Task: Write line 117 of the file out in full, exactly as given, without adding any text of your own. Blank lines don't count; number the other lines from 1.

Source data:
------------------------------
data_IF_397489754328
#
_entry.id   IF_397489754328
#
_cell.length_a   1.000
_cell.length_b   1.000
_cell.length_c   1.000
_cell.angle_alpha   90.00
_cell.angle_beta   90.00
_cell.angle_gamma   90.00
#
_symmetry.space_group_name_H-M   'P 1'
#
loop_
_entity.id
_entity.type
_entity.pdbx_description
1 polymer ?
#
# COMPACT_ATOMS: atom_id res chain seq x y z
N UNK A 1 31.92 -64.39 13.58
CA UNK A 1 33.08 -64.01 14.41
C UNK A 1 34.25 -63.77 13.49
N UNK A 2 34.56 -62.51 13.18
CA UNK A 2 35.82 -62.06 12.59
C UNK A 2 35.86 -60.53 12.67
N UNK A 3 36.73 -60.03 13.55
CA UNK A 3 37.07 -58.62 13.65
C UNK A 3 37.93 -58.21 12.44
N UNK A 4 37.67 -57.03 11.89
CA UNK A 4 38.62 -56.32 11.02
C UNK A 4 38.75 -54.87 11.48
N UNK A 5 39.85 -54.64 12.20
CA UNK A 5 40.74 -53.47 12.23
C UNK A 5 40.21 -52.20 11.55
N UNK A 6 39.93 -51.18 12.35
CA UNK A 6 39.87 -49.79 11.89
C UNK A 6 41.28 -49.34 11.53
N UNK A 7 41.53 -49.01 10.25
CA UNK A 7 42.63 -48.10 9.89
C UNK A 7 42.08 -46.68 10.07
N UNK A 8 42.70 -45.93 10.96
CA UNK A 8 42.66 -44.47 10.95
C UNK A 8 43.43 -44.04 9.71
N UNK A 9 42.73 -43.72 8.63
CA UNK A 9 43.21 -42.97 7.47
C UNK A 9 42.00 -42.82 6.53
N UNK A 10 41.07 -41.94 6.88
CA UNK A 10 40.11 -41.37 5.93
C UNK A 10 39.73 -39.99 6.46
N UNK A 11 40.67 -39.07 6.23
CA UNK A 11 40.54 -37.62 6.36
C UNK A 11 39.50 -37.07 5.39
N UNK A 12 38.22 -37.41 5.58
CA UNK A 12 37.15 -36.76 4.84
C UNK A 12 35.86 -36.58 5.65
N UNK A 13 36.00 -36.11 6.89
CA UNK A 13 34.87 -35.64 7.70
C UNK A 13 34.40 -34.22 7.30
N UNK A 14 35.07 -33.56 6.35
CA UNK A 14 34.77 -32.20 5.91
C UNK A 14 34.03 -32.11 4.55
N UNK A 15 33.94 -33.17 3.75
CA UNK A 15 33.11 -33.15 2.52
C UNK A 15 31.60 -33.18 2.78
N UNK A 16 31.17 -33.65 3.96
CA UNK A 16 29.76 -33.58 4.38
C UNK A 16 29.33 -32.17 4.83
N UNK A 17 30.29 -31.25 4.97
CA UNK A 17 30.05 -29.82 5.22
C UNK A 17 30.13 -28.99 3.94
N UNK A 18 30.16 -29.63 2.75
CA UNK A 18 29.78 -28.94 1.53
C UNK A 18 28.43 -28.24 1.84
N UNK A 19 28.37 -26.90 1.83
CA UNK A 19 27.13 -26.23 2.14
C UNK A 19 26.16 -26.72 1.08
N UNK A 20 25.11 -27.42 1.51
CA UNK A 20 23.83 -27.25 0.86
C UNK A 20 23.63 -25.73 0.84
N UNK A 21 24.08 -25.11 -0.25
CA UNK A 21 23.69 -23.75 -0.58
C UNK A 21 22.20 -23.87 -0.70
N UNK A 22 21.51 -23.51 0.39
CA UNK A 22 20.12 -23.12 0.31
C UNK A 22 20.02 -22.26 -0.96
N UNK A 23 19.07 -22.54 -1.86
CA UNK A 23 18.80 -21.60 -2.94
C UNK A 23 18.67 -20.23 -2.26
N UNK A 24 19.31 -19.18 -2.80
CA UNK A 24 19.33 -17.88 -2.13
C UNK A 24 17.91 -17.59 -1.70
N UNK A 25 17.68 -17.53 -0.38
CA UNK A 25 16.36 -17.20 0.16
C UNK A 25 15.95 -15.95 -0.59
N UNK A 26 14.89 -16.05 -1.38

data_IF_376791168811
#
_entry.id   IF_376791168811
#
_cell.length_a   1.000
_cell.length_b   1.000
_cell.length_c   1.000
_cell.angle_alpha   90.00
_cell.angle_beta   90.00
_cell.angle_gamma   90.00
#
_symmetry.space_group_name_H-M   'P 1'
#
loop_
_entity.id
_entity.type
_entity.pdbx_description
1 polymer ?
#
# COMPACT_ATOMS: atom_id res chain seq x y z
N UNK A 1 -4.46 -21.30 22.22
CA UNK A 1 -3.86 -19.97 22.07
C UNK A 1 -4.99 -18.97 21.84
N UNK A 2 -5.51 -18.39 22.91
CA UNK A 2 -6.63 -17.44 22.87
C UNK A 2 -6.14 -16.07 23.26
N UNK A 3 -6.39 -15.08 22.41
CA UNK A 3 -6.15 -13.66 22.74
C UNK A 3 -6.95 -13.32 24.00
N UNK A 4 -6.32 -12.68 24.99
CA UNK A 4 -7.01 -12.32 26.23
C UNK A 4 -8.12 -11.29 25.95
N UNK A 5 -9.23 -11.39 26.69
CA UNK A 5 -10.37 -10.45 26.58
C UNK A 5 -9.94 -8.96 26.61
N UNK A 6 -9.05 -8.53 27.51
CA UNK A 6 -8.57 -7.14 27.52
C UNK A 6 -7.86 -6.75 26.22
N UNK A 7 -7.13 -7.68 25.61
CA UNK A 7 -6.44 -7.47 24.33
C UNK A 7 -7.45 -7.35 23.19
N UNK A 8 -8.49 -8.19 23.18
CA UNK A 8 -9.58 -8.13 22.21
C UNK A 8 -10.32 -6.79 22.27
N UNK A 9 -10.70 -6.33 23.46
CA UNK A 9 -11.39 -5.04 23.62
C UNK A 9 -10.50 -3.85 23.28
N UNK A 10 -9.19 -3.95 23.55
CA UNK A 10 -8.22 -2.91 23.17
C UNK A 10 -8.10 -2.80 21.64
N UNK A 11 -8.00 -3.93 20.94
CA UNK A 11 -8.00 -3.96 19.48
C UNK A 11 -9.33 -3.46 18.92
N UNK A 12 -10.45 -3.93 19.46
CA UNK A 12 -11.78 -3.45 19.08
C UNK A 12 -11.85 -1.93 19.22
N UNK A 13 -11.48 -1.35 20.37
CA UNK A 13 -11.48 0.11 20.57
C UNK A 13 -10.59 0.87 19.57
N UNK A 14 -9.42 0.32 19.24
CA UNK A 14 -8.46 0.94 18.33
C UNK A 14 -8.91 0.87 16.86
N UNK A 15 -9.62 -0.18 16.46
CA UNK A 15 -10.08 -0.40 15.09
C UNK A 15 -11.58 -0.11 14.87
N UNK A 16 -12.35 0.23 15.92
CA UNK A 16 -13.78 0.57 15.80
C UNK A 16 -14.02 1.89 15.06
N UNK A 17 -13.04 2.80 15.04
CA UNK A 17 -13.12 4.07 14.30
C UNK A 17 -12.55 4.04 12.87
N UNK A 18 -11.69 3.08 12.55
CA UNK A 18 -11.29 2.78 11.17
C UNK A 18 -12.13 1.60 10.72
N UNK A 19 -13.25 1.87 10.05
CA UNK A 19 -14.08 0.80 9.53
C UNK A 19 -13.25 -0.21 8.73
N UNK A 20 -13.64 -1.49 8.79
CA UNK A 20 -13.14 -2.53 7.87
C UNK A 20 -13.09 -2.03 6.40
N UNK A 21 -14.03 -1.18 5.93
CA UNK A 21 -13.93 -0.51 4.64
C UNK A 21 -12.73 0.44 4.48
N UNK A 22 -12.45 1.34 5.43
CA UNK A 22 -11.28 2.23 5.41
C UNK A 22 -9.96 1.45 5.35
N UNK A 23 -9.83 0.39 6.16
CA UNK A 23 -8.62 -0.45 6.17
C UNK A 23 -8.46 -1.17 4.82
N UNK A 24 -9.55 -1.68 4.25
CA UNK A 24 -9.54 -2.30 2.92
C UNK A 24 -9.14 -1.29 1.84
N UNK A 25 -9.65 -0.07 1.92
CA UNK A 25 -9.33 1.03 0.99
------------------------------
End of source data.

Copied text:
N UNK A 1 -4.46 -21.30 22.22